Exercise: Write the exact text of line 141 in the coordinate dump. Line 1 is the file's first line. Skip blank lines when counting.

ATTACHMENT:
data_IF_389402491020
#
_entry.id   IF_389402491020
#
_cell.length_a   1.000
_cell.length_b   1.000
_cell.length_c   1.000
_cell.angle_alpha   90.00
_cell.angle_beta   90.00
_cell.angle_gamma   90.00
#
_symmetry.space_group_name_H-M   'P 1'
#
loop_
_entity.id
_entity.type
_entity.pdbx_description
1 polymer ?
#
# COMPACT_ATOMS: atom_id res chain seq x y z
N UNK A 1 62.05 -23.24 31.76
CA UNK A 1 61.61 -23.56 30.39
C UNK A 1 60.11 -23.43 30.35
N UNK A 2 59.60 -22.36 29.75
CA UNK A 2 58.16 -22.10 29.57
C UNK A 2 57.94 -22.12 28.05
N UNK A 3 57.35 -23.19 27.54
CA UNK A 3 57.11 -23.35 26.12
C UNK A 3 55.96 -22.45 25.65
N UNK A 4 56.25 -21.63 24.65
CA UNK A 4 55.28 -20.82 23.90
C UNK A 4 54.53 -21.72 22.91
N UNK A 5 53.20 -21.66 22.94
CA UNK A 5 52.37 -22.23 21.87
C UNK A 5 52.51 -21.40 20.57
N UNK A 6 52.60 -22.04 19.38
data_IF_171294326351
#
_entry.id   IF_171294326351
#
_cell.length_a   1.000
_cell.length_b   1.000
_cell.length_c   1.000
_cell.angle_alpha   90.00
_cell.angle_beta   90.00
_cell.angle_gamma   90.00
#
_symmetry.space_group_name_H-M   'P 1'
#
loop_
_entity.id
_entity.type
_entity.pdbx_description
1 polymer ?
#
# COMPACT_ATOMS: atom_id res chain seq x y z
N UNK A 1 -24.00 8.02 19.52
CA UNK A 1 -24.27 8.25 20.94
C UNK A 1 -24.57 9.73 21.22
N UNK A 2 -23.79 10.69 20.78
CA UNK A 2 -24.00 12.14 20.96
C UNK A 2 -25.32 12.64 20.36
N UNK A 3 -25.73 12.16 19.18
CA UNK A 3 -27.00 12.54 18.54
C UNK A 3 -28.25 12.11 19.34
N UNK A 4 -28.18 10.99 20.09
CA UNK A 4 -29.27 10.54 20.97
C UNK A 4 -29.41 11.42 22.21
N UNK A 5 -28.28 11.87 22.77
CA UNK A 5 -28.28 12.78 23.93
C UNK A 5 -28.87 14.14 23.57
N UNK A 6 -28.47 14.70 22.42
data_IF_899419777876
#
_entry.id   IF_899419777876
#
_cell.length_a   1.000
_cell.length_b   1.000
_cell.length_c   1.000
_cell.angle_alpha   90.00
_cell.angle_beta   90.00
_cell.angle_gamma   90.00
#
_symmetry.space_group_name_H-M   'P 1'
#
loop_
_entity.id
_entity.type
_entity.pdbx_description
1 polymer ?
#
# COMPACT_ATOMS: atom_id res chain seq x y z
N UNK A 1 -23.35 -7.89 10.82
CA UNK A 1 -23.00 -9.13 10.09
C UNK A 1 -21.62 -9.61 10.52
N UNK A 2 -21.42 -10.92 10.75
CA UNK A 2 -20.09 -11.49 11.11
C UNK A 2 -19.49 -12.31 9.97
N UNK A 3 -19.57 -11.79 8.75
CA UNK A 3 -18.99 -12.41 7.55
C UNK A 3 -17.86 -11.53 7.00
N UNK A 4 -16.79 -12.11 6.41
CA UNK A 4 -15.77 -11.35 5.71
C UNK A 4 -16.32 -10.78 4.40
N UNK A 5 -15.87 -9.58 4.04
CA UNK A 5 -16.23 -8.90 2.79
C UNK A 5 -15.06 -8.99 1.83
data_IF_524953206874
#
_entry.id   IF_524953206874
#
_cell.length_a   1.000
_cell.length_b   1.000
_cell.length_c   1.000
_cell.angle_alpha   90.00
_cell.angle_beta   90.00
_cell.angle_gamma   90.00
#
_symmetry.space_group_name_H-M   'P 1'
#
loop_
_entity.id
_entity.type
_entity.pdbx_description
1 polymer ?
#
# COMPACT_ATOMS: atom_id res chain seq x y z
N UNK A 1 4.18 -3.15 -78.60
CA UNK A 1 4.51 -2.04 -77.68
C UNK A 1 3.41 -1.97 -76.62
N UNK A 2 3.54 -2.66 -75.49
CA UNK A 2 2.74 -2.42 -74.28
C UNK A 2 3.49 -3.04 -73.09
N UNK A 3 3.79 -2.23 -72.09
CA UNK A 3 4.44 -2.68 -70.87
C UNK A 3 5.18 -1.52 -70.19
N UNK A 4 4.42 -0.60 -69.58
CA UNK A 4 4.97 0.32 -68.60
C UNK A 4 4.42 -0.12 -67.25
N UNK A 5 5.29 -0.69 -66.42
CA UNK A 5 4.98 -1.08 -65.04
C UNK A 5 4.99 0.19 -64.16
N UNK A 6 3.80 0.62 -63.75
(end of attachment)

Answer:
CA UNK A 5 4.98 -1.08 -65.04